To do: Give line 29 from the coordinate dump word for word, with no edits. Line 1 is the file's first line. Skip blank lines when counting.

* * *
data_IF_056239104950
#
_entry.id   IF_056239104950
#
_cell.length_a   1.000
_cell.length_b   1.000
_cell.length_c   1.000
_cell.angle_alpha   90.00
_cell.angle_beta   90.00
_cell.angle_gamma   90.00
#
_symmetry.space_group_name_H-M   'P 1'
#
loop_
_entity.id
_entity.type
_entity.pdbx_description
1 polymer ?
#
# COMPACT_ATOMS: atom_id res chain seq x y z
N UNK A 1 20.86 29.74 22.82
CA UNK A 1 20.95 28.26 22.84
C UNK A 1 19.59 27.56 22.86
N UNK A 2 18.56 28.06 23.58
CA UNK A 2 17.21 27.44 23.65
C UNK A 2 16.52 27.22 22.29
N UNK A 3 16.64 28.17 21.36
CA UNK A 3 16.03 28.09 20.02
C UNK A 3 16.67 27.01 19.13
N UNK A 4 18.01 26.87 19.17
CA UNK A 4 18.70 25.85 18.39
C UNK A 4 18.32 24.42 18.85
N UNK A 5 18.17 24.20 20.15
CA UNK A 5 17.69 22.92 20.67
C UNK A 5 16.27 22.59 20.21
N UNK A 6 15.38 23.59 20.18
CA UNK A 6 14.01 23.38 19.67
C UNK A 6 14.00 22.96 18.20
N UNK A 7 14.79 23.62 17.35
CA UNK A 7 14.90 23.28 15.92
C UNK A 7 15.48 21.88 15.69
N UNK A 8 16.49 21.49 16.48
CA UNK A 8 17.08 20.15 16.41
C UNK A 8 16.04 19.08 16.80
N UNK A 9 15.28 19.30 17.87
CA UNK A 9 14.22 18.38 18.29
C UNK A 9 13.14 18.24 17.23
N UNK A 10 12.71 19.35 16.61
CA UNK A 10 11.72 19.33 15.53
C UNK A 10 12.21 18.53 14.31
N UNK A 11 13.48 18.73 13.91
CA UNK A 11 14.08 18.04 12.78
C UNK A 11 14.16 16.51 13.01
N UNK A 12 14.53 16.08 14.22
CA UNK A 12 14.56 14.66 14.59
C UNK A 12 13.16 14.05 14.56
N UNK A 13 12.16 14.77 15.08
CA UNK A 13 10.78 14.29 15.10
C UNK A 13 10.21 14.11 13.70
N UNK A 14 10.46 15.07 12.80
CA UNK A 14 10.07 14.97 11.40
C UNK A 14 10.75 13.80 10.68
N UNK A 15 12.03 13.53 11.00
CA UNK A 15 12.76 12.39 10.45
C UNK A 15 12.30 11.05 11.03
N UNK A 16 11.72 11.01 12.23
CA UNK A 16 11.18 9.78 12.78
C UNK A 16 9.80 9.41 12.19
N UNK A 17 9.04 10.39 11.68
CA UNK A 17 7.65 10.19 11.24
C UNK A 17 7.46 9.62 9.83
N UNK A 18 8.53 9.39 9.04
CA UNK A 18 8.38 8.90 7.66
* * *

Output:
C UNK A 3 16.67 27.01 19.13